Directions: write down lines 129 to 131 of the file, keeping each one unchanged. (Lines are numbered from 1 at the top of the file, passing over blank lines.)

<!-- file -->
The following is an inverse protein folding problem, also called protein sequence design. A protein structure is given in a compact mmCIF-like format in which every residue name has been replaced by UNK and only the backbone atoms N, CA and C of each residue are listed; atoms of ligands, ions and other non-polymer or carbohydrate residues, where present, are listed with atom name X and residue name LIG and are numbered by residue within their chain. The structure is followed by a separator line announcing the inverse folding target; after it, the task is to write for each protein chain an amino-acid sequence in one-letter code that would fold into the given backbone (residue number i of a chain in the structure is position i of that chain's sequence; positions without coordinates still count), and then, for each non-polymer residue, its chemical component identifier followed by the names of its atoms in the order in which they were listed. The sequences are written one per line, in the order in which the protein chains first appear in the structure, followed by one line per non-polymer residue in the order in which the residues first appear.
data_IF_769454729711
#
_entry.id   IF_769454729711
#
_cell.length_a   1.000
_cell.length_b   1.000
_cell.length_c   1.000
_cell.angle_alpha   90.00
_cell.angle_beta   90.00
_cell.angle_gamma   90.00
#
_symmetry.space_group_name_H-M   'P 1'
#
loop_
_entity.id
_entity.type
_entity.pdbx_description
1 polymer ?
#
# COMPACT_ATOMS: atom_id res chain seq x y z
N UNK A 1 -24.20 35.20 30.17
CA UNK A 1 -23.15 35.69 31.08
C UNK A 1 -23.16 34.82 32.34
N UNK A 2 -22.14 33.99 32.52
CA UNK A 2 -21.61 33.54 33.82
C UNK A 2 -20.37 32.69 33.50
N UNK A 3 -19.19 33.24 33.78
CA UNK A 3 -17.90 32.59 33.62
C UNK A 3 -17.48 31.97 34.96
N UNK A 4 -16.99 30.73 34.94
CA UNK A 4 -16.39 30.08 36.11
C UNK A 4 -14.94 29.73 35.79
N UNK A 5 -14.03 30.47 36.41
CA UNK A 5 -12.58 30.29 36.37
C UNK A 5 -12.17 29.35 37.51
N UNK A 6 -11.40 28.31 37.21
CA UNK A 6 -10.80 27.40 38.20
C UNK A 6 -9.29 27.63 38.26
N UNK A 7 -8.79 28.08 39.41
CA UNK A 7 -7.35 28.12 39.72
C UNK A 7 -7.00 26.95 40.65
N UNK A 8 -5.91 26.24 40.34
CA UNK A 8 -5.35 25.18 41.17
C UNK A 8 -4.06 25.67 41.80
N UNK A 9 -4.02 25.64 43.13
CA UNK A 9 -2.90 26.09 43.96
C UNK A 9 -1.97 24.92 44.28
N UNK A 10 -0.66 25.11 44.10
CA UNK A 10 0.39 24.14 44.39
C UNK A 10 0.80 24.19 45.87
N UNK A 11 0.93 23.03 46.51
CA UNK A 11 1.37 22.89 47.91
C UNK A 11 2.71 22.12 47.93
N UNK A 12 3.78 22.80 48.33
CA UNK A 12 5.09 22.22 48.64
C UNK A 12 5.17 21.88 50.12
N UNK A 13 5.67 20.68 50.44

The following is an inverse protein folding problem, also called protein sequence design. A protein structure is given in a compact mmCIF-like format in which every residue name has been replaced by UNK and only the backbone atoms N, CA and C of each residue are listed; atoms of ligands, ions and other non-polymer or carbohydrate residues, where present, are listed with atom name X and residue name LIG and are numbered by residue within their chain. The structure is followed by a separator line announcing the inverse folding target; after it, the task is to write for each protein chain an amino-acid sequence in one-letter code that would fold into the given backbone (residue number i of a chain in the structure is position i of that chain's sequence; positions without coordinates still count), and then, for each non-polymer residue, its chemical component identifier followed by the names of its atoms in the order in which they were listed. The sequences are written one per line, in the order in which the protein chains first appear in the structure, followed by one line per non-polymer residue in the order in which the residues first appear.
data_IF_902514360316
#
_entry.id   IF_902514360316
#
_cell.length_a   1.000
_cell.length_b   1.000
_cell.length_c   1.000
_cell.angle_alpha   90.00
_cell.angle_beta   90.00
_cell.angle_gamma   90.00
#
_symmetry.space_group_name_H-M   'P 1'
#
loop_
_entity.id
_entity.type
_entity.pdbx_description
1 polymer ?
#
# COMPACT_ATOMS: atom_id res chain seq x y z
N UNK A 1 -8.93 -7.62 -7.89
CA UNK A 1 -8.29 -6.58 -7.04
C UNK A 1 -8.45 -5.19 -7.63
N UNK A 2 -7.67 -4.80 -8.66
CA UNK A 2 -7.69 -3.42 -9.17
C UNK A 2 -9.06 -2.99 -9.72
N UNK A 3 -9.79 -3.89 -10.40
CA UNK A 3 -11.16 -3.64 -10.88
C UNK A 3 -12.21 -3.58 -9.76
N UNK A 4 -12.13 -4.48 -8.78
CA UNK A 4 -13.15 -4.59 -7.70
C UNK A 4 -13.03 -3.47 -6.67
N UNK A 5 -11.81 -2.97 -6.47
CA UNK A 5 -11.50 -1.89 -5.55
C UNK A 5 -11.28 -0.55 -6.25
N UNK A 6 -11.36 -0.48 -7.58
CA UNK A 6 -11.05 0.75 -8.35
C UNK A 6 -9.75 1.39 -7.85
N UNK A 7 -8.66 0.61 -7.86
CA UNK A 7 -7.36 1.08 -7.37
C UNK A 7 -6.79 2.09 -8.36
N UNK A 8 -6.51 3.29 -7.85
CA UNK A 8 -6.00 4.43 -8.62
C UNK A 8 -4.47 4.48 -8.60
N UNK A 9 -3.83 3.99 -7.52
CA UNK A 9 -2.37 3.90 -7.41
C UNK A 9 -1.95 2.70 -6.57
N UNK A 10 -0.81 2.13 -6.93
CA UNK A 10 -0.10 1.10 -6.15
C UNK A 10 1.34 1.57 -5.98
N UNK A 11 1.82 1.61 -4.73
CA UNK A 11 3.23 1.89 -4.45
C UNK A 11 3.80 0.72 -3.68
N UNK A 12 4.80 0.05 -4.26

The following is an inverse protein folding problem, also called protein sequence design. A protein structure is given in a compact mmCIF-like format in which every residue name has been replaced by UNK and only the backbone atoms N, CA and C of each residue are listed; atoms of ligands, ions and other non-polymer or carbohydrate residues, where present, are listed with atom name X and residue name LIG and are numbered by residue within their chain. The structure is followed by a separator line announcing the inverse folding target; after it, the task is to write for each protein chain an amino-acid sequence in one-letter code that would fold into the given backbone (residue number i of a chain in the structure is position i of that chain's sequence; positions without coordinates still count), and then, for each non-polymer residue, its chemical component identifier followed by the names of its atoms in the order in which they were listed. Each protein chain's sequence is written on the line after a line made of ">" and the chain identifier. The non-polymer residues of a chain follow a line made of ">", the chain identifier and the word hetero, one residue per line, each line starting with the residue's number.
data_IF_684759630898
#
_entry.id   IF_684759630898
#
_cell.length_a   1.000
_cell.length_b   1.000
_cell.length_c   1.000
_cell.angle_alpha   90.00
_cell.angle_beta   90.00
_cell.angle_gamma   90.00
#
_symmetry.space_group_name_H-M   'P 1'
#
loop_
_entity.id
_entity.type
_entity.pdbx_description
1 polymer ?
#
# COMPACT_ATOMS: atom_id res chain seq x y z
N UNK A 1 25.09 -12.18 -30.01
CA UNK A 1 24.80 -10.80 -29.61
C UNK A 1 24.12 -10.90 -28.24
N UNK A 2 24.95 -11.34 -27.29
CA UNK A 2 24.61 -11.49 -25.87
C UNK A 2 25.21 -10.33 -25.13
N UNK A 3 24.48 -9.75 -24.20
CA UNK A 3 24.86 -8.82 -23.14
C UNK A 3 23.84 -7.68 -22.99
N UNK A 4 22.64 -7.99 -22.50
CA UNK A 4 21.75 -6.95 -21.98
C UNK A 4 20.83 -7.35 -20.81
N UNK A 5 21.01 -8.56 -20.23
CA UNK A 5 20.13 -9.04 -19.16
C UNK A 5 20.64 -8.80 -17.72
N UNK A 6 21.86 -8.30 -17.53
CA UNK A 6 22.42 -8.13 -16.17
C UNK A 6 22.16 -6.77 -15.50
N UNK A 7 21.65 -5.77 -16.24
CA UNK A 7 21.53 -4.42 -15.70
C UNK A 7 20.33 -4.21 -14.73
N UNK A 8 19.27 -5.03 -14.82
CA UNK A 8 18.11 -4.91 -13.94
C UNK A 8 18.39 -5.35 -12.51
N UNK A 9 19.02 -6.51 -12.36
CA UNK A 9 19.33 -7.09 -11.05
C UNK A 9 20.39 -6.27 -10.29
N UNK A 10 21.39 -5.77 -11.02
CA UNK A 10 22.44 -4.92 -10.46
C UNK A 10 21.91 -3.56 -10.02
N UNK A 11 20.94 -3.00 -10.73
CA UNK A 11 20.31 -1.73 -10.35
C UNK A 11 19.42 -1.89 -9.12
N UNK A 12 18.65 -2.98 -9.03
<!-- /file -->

_entity.id
_entity.type
_entity.pdbx_description